# Trying to understand MLP output

Member Posts: 3 Contributor I
edited November 2018 in Help
Hi,

I am currently trying to understand the output of the W-MultilayerPerceptron operator. Let us consider a toy model without hidden layers. Output might look like this.
`Linear Node 0     Inputs    Weights     Threshold    0.4052907755005098     Attrib O3    -0.2617907901506467     Attrib NO2    -0.05083306647141619     Attrib Altitude    -0.14881316186685326     Attrib z    0.35660878655615114     Attrib sza_rad    -0.44846864905805994 Class      Input     Node 0`
From my understanding this should be equivalent to a linear regression. So I train a LinearRegression model with the same input data using the results from the above "MLP" as label (in order to rule out differences in the fitting algorithm). Results show that the model indeed reproduces the results from the "MLP" perfectly. The coefficients however are completely different:
`- 0.0000070221 * O3 - 0.0000717637 * NO2 - 0.0004435178 * Altitude + 0.0003188475 * z - 0.0040543204 * SZA*pi/180. + 0.0145570907`
I assume that this is because of the normalization done in the MLP operator. So here's the question: Assume I want to implement the above "MLP" into my own code: How must I process my data and the results?

• Member Posts: 537 Guru
From my understanding Linear Regression and a Single Layer Perceptron should produce different weight values.

A single layer perceptron starts with random weights.
Takes a single data points.
Propagates the input forward in the network.
Calculates the error.
Finds the weight gradient that minimizes the error.
Moves the weights in the direction of the gradient according to the learning speed.
Repeat.

Linear regression calculates the optimal weights in closed form.

At data normalisation.
The Neural Net has the option to turn of the data normalisation.

I think you could also normalise your data, so nothing changes.
using: (value - min) / (max - min)
• Member Posts: 3 Contributor I

I understand that they might go different ways to obtain their weights. But assuming a fair amount of convergence, the weights should end up being about the same. Up to normalization that is. Indeed I manage to make them the same by turning on the "I" and "C"-options in the W-MLP operator.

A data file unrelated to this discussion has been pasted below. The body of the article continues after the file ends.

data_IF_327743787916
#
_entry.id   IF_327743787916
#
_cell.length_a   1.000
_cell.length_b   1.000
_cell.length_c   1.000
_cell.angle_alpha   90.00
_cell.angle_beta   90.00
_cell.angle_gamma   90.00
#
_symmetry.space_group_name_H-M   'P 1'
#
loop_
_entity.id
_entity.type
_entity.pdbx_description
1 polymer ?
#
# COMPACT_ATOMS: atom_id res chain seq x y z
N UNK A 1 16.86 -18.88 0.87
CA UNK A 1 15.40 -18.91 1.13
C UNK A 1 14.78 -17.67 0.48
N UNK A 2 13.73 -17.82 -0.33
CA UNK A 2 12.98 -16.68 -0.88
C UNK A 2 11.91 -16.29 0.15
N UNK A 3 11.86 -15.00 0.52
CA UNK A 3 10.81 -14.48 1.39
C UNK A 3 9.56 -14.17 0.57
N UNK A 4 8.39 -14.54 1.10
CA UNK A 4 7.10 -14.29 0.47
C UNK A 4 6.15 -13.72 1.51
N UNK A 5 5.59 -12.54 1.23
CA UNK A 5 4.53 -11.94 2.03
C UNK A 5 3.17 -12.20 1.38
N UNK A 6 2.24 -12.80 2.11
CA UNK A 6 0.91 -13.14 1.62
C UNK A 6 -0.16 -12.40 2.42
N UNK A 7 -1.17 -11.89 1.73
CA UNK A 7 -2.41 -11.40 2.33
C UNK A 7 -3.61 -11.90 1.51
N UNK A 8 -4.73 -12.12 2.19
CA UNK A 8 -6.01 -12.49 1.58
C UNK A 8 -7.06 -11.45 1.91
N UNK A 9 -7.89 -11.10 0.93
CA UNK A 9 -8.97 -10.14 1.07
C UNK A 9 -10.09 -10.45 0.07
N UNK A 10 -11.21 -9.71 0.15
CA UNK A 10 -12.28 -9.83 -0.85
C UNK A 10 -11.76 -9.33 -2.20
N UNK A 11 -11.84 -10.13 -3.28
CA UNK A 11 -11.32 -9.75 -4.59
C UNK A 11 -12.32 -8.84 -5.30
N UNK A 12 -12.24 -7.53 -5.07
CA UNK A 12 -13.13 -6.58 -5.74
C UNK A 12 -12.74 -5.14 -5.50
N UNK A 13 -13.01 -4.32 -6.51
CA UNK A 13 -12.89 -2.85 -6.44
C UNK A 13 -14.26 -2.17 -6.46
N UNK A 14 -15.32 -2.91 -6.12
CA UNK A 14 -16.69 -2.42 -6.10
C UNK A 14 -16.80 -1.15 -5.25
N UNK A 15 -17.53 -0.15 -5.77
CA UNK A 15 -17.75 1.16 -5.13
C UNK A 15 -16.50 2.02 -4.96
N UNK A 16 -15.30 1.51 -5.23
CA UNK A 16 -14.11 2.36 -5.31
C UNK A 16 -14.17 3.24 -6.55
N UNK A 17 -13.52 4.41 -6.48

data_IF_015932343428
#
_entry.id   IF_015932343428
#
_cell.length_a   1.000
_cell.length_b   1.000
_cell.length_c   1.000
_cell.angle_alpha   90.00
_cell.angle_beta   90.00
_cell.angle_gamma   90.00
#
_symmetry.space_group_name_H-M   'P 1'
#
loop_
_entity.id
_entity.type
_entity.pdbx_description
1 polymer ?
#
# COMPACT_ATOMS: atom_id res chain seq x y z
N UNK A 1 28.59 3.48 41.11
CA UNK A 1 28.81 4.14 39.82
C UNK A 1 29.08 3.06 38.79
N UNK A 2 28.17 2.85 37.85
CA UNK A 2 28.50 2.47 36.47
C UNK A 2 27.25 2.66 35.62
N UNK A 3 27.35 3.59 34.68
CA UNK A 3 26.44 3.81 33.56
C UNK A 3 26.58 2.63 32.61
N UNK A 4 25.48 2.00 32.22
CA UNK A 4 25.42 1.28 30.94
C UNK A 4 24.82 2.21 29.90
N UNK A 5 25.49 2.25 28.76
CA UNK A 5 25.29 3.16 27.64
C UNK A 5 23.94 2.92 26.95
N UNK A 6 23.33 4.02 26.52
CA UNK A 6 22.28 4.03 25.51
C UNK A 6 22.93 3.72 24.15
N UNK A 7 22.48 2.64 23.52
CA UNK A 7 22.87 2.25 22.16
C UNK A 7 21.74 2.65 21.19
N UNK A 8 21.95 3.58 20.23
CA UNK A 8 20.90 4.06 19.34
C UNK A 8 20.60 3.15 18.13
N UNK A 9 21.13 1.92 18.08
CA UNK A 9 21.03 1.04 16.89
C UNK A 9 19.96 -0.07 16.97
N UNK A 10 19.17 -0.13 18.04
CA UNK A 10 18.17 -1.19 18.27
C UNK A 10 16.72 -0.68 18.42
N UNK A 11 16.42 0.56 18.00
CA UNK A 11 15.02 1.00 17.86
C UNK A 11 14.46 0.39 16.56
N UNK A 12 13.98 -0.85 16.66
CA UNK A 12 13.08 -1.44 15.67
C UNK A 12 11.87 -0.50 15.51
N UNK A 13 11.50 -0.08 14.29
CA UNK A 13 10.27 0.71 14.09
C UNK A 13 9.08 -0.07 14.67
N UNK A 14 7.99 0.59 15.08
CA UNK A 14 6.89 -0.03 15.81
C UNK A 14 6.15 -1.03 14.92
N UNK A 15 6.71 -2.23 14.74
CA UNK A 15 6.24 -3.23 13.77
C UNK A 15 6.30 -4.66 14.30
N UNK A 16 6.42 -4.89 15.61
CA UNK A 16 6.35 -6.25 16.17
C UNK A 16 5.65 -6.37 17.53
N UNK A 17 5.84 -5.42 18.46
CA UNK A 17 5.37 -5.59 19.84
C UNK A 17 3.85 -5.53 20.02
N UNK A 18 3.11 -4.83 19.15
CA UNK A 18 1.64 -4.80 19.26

I think I have managed to understand how things work by now. The problem was in part caused by a misunderstanding of mine as to how things work. Still it troubles me that the W-MLP output is not complete in the sense that the normalization employed is not documented. (I believe now that it normalizes both attributes and labels to the interval [-1,1] using 2*(value-min)/(max-min)-1).

What bothers me though is that my final model (i.e. with hidden layers) appears to have a certain bias. Well, I guess I can fix that.

Thanks for helping
• Member Posts: 537 Guru
I believe this is standard when tanh sigmoid functions are used:
2*(value-min)/(max-min)-1     [-1,1]

When the normal sigoid, which is 1 / 1 + exp(-x) is used, its normalised to
(value-min)/(max-min)    [0, 1]

This is indeed poorly documented.

Should I take a look in WEKA's source code? Or the RM source code?

What you mean that final model have a certain bias?
Don't all learners have a certain bias?

edit:
this link very shortly mentions normalisation:
http://en.wikiversity.org/wiki/Learning_and_neural_networks
• Member Posts: 3 Contributor I
This kind of makes sense. Although through exerimentation I found that the only way to get things right is to normalize to [-1,1] and use standard sigmoid nodes as in 1/(1+exp(-x)). Maybe a look into the source code might help to clear things up.

About the bias: Looking closer I see that for some reason the prediction is actually wrong by a linear map, that is I get good correlations (as in 0.999...) but scatter plots show that the model is rather off. This could easily be fixed by applying a linear model in post of course but I think it is strange. d

Edit: My fault. Shouldn't wonder about offsets if training data and validation data are processed in different ways ...  :-[